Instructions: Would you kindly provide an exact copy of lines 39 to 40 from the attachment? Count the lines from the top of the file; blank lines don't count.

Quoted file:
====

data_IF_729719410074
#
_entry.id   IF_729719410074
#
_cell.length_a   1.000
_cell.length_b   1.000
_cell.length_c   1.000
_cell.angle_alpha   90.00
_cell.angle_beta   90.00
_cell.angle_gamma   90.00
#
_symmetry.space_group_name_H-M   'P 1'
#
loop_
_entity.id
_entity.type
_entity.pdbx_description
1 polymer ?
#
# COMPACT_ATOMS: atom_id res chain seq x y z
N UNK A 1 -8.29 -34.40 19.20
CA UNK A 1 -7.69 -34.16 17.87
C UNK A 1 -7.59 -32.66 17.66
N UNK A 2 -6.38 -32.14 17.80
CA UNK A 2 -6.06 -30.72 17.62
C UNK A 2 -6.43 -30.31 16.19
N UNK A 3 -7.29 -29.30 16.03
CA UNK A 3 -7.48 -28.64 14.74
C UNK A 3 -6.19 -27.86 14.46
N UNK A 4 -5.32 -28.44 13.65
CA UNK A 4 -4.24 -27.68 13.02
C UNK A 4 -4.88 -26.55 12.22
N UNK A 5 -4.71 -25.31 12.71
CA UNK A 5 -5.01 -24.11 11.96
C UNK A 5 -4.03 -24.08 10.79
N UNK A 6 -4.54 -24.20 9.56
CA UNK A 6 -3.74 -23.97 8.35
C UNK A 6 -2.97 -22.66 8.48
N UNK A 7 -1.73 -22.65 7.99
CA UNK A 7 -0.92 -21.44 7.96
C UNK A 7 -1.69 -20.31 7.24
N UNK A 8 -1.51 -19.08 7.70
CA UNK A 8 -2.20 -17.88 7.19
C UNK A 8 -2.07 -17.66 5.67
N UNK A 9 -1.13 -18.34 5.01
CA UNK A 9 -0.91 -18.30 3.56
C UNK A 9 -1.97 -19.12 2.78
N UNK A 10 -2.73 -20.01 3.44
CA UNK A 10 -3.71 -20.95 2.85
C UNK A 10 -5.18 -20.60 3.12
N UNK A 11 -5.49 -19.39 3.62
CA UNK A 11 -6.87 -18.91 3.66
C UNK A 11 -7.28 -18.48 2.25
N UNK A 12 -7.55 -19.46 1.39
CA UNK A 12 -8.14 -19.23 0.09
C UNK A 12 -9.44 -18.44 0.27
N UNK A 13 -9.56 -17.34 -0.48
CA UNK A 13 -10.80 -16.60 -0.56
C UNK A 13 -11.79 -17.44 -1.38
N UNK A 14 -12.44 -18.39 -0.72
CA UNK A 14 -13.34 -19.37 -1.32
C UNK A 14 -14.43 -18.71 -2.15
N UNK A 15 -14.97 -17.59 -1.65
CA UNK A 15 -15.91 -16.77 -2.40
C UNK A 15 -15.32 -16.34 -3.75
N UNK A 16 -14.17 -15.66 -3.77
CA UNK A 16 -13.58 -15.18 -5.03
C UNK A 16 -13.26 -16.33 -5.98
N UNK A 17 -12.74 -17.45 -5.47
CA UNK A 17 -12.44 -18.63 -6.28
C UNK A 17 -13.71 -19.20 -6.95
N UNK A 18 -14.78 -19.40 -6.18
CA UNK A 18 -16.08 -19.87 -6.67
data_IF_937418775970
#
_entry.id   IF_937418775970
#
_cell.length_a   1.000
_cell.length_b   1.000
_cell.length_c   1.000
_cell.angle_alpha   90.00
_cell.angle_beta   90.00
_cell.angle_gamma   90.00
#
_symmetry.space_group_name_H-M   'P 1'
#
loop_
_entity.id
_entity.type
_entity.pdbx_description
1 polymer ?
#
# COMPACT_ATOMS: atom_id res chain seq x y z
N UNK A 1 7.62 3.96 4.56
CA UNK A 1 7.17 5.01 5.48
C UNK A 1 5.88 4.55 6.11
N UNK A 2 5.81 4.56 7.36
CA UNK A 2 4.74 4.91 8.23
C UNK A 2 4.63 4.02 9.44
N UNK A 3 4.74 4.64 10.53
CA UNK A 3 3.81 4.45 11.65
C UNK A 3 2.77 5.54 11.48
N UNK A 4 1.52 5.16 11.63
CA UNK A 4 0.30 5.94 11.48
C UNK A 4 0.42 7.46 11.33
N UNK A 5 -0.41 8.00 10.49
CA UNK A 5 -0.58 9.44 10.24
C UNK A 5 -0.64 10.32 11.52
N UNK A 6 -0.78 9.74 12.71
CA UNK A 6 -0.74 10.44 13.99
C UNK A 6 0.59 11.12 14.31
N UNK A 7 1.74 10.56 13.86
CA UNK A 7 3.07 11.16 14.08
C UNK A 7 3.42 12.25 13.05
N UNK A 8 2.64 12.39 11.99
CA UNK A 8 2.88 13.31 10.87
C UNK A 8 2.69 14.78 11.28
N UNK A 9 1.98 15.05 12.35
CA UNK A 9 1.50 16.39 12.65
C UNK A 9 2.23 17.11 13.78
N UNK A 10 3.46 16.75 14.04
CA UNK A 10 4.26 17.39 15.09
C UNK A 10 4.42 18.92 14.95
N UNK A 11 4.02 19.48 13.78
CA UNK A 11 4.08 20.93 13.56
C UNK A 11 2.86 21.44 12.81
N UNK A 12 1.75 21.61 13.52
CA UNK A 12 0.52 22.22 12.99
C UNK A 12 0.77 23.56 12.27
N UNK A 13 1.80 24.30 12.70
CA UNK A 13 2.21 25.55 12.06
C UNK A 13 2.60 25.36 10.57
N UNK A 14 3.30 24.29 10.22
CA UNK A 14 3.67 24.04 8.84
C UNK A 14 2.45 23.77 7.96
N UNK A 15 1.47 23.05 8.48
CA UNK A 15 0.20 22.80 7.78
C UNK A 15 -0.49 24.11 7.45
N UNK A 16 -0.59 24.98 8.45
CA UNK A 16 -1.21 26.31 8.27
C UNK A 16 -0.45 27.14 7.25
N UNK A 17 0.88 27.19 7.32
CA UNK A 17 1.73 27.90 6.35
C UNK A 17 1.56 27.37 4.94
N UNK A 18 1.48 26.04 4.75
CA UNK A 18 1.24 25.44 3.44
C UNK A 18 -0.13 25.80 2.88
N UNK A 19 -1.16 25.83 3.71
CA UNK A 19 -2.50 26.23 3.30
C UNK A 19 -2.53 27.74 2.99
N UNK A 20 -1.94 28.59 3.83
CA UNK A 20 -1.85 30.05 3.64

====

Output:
N UNK A 7 -1.73 -22.65 7.99
CA UNK A 7 -0.92 -21.44 7.96